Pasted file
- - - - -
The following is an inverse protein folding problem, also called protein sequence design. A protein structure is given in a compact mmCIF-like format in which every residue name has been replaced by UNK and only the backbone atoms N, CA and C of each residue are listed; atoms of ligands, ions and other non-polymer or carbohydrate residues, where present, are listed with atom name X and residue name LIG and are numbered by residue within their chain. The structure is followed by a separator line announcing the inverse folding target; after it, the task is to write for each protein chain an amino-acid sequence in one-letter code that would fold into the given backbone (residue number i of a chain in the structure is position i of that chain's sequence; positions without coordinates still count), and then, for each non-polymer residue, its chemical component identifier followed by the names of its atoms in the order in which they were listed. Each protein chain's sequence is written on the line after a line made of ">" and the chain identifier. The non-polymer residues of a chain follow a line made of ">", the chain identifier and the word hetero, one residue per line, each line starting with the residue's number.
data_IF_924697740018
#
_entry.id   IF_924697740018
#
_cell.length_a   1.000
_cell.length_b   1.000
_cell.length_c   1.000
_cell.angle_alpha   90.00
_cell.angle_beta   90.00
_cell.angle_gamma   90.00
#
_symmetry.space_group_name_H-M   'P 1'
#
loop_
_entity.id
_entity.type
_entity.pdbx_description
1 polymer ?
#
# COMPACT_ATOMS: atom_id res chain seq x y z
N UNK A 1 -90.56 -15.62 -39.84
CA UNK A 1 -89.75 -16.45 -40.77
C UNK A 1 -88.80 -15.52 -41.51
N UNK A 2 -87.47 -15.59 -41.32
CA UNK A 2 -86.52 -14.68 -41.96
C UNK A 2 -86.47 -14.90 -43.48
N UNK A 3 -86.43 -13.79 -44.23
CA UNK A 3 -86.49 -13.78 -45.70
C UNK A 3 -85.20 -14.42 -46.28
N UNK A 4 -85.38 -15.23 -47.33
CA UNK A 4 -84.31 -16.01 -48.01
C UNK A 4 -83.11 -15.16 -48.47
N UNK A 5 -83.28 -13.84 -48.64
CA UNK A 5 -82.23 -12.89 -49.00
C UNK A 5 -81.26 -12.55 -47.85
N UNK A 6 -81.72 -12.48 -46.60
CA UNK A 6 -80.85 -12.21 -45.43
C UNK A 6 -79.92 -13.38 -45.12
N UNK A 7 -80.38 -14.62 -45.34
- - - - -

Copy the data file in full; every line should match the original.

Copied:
The following is an inverse protein folding problem, also called protein sequence design. A protein structure is given in a compact mmCIF-like format in which every residue name has been replaced by UNK and only the backbone atoms N, CA and C of each residue are listed; atoms of ligands, ions and other non-polymer or carbohydrate residues, where present, are listed with atom name X and residue name LIG and are numbered by residue within their chain. The structure is followed by a separator line announcing the inverse folding target; after it, the task is to write for each protein chain an amino-acid sequence in one-letter code that would fold into the given backbone (residue number i of a chain in the structure is position i of that chain's sequence; positions without coordinates still count), and then, for each non-polymer residue, its chemical component identifier followed by the names of its atoms in the order in which they were listed. Each protein chain's sequence is written on the line after a line made of ">" and the chain identifier. The non-polymer residues of a chain follow a line made of ">", the chain identifier and the word hetero, one residue per line, each line starting with the residue's number.
data_IF_924697740018
#
_entry.id   IF_924697740018
#
_cell.length_a   1.000
_cell.length_b   1.000
_cell.length_c   1.000
_cell.angle_alpha   90.00
_cell.angle_beta   90.00
_cell.angle_gamma   90.00
#
_symmetry.space_group_name_H-M   'P 1'
#
loop_
_entity.id
_entity.type
_entity.pdbx_description
1 polymer ?
#
# COMPACT_ATOMS: atom_id res chain seq x y z
N UNK A 1 -90.56 -15.62 -39.84
CA UNK A 1 -89.75 -16.45 -40.77
C UNK A 1 -88.80 -15.52 -41.51
N UNK A 2 -87.47 -15.59 -41.32
CA UNK A 2 -86.52 -14.68 -41.96
C UNK A 2 -86.47 -14.90 -43.48
N UNK A 3 -86.43 -13.79 -44.23
CA UNK A 3 -86.49 -13.78 -45.70
C UNK A 3 -85.20 -14.42 -46.28
N UNK A 4 -85.38 -15.23 -47.33
CA UNK A 4 -84.31 -16.01 -48.01
C UNK A 4 -83.11 -15.16 -48.47
N UNK A 5 -83.28 -13.84 -48.64
CA UNK A 5 -82.23 -12.89 -49.00
C UNK A 5 -81.26 -12.55 -47.85
N UNK A 6 -81.72 -12.48 -46.60
CA UNK A 6 -80.85 -12.21 -45.43
C UNK A 6 -79.92 -13.38 -45.12
N UNK A 7 -80.38 -14.62 -45.34